Coffee Grounds as a Planting Medium
I have LOTS of coffee grounds. I use them for lawn fertilizer, in compost, for in situ composted beds. I still have lots of grounds. Albert_135 has reported good results withusing coffee grounds as a planting medium, so I decided to do a little experiment.
I made three planting media: commercial potting soil, straight coffee grounds, and a half and half mixture of the two. In one test, I took some marigold seedlings that I had started in a paper egg carton and transplanted them into 4 inch pots containing each of the planting media. In another test, I started seeds of: tomato, kale, broccoli, chard, and lettuce in paper egg cartons, using each of the planting media.
The marigold seedlings in the various planting media showed a similar growth rate. The plants in the coffee grounds had a purple color to the outer (older) leaves. Those planted in commercial potting soil had green leaves, and those planted in 50:50 coffee grounds:potting soil were almost exactly intermediate between the other two.
Of the seeds, only tomatoes showed 100% germination. In every case, the seeds planted in the commercial potting soil germinated first, followed by those in the 50:50 mix, and then by those in the coffee grounds. In the tomatoes, the differences in germination times were within a day. Other plants showed more variation. The broccoli, kale, and lettuce showed little difference in germination success between the potting soil and the 50:50 mix with 91% and 89% of the seeds germinating. Only 61% of the seeds planted in coffee grounds germinated. The chard is slower, but seems to show the same pattern. The seedlings in each of the planting media appear equally healthy as the first true leaves appear.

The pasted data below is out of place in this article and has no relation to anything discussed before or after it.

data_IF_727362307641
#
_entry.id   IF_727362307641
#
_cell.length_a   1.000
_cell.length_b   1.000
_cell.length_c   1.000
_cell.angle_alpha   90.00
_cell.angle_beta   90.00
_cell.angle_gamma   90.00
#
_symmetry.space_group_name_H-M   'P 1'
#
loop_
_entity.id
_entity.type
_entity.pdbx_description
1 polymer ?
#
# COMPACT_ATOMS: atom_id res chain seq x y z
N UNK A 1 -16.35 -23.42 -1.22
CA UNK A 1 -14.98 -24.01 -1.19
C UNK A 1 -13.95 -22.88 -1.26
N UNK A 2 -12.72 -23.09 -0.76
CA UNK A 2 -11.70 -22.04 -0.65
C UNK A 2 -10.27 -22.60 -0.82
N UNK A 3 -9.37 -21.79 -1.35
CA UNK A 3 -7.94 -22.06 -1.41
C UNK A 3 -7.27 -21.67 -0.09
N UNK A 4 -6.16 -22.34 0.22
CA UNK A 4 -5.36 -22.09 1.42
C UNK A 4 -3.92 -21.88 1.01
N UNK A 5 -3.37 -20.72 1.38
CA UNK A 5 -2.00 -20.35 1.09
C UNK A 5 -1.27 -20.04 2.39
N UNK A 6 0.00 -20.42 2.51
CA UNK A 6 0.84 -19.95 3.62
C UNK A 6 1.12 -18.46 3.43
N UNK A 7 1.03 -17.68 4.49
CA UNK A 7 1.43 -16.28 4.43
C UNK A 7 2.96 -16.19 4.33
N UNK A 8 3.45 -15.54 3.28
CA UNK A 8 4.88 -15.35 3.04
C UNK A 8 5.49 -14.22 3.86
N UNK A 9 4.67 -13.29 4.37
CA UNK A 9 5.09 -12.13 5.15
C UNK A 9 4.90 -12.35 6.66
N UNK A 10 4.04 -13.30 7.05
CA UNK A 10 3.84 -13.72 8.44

Not surprisingly, commercial potting soil works better than coffee grounds in supporting seed germination. However, mixing this half and half with coffee grounds has little effect on the germination rate. Tomatoes germinate as well in coffee grounds as in potting soil.